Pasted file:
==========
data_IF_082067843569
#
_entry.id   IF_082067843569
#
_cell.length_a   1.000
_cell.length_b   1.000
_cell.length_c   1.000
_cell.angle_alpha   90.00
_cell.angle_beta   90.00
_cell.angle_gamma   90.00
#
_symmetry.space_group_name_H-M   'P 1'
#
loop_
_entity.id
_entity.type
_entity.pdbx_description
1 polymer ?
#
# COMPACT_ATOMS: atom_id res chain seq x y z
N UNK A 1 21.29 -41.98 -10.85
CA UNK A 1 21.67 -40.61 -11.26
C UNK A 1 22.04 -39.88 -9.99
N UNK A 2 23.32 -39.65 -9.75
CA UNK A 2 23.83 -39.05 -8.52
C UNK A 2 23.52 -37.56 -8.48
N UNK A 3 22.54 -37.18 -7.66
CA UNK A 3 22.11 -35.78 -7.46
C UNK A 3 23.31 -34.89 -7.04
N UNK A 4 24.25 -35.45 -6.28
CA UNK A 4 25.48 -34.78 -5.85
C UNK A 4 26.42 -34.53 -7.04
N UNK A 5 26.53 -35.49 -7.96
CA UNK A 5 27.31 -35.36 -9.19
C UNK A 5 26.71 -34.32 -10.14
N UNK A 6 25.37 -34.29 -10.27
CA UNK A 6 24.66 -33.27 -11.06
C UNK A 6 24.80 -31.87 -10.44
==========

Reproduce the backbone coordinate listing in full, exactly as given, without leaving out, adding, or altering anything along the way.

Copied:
data_IF_082067843569
#
_entry.id   IF_082067843569
#
_cell.length_a   1.000
_cell.length_b   1.000
_cell.length_c   1.000
_cell.angle_alpha   90.00
_cell.angle_beta   90.00
_cell.angle_gamma   90.00
#
_symmetry.space_group_name_H-M   'P 1'
#
loop_
_entity.id
_entity.type
_entity.pdbx_description
1 polymer ?
#
# COMPACT_ATOMS: atom_id res chain seq x y z
N UNK A 1 21.29 -41.98 -10.85
CA UNK A 1 21.67 -40.61 -11.26
C UNK A 1 22.04 -39.88 -9.99
N UNK A 2 23.32 -39.65 -9.75
CA UNK A 2 23.83 -39.05 -8.52
C UNK A 2 23.52 -37.56 -8.48
N UNK A 3 22.54 -37.18 -7.66
CA UNK A 3 22.11 -35.78 -7.46
C UNK A 3 23.31 -34.89 -7.04
N UNK A 4 24.25 -35.45 -6.28
CA UNK A 4 25.48 -34.78 -5.85
C UNK A 4 26.42 -34.53 -7.04
N UNK A 5 26.53 -35.49 -7.96
CA UNK A 5 27.31 -35.36 -9.19
C UNK A 5 26.71 -34.32 -10.14
N UNK A 6 25.37 -34.29 -10.27
CA UNK A 6 24.66 -33.27 -11.06
C UNK A 6 24.80 -31.87 -10.44